Behind the Life of Jesus: Why would a loving God judge us?

John Dickson and Greg Clarke discuss the controversial topic of judgment.



John Dickson and Greg Clarke discuss the controversial topic of judgment.

On the set of the Life of Jesus documentary, Greg Clarke and John Dickson tackle the controversial topic of God’s judgment, and how Christians should talk about it.


JOHN DICKSON: Chorazin is one of the towns Jesus utterly condemned to the judgment of God. And it’s one of the areas the historian feels a little conflicted, because on the one hand there’s no question Jesus preached judgment very strongly, but it’s such an unpopular idea today.

GREG CLARKE: Yeah, I think all human beings are very conflicted on the topic of judgment. I mean, on the one hand, we really want justice to be done, we want to see murderers and tyrants and thieves held accountable for the crimes they’ve committed against others; but, on the other hand, we’re not so keen to have the spotlight shone on our own lives and the lives of our loved ones, and our own secret deeds to be revealed.

I think in the wash-up, though, we really do prefer there to be judgment than no judgment. If there’s no judgment, then ultimately there’s no justice, there’s no justice done unless it’s revealed somehow in this life. But there’d be no point, really, to the pursuit of the good life ultimately if there’s no judgment in the end, it’d just be a trivial pursuit trying to make this world a better place and trying to be a better person.

JOHN DICKSON: Couldn’t it be though that Christians have just invented this idea of a god watching over them because it gives them comfort or something?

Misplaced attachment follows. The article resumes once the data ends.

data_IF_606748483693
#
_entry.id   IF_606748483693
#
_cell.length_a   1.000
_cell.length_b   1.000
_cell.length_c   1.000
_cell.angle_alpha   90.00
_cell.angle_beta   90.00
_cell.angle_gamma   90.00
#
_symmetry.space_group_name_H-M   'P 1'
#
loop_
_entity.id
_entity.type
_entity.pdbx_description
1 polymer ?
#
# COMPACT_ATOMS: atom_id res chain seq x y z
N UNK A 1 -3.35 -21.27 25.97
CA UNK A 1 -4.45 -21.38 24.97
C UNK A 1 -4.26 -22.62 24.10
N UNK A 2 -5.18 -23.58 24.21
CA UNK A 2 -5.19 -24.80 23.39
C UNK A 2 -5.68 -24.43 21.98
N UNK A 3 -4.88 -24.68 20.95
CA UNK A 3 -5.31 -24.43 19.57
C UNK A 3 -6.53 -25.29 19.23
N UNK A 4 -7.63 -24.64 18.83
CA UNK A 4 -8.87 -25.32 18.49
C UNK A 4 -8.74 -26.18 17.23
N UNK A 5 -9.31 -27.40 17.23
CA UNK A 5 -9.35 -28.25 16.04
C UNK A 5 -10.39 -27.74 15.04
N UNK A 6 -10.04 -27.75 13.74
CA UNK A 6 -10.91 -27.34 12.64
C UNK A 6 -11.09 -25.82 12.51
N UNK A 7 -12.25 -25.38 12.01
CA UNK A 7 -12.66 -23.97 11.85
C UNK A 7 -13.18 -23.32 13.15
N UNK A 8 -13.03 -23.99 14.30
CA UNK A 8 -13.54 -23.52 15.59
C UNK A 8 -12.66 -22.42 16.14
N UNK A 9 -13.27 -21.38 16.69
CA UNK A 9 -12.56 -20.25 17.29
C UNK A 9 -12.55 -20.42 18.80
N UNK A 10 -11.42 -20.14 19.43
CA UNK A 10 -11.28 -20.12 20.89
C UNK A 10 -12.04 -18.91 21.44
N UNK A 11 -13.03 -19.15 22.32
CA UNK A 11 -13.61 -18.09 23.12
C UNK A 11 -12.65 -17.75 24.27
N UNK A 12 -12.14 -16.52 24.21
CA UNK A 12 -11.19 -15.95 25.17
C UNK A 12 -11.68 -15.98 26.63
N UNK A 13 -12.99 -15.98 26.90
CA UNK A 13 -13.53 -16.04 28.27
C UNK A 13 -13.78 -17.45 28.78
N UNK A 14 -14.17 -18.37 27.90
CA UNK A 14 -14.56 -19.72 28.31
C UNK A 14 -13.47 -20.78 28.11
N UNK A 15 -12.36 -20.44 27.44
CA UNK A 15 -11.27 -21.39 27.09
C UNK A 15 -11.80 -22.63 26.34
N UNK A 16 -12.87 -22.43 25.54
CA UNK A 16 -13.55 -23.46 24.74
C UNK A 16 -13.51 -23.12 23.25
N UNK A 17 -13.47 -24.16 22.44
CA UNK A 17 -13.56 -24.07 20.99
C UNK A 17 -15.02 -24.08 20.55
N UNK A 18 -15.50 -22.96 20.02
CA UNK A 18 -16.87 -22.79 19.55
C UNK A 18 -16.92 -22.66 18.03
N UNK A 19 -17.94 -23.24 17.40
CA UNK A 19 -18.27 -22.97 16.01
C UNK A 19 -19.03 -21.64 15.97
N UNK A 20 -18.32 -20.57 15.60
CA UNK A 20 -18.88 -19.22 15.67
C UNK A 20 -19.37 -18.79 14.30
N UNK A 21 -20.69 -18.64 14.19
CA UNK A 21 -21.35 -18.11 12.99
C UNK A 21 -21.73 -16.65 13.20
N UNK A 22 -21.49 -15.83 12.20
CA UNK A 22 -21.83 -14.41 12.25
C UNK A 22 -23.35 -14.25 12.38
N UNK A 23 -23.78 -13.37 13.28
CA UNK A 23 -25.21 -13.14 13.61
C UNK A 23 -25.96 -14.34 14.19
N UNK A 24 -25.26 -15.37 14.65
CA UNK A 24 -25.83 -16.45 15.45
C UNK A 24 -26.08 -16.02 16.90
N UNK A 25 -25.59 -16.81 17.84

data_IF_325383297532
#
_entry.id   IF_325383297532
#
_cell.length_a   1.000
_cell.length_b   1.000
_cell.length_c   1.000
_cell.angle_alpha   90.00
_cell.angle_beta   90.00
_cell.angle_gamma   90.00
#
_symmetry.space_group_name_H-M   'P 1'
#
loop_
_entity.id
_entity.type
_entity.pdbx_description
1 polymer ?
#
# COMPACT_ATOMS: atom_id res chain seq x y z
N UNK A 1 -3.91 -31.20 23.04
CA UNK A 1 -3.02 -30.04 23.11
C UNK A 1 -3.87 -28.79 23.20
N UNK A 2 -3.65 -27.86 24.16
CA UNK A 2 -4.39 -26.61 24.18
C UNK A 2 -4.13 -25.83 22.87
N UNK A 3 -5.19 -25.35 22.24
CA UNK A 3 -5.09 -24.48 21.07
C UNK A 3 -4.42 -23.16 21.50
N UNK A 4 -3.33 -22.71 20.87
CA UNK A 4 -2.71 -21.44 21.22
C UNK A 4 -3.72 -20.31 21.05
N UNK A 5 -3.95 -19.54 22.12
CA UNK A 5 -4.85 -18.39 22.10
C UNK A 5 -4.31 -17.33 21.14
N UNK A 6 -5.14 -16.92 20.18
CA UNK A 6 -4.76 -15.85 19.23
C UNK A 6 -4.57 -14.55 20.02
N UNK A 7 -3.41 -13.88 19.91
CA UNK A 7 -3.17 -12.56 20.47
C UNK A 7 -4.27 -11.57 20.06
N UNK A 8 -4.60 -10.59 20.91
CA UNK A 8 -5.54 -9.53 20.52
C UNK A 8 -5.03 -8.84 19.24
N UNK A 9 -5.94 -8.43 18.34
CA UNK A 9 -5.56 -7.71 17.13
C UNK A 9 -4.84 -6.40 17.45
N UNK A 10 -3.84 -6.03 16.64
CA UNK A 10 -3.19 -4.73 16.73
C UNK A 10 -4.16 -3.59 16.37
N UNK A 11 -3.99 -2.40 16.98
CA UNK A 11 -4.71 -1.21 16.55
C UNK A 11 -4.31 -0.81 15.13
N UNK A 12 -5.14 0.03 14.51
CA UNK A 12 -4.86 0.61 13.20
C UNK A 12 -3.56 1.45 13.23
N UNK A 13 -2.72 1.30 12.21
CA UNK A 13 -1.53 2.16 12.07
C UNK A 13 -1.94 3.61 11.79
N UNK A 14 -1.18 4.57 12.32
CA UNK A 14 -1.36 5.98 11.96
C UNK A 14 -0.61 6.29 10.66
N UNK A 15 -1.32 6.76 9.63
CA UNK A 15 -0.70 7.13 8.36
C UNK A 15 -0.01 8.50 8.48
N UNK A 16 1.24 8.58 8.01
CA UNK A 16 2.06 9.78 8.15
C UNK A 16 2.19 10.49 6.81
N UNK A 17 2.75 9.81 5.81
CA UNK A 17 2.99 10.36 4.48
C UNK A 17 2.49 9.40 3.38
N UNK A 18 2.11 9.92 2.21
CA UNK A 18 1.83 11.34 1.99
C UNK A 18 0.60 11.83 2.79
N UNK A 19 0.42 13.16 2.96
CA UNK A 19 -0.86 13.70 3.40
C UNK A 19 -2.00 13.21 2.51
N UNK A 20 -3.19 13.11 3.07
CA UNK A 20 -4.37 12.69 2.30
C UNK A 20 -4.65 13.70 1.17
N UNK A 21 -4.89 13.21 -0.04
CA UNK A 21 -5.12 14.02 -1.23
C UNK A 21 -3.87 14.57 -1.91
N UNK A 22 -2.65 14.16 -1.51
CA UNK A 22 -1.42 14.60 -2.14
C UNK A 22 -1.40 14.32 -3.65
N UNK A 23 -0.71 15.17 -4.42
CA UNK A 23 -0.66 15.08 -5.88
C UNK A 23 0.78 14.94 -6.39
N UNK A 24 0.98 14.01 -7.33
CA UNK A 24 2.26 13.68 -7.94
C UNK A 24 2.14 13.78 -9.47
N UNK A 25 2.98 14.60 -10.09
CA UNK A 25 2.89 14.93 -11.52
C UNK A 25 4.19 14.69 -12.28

GREG CLARKE: Well, there is a psychological dimension to belief, but you can spin that round the other way as well and say that human beings have just really refused to believe in a judging God because they hate the concept that there might be deeds that they have done that are going to be judged, and their lives will be under scrutiny. So, there’s a certain kind of dissonance in the human mind when we feel like we’re in trouble – that’s what the psychologists call it – and so we don’t like the idea that there’s a judging god. But the psychological question’s not going to answer the reality of whether or not there is a judging god.

JOHN DICKSON: It sounds like you’re endorsing the hellfire and brimstone preacher of old?

GREG CLARKE: I think Christians have just made a lot of mistakes in this area. I mean, there are televangelists, there are preachers, who will speak about judgment and people going to hell almost gleefully, as if they’re delighted that people are judged; but that is not how we should talk about judgment. Talking about it should be done through tears: tears of grief for people who refuse to turn back to God and accept the forgiveness that he wants to give them; and tears of joy when people do.

JOHN DICKSON: That reminds me that Jesus himself wept over Jerusalem precisely for this reason.

GREG CLARKE: Yeah, I think talk of judgment should really be accompanied by weeping.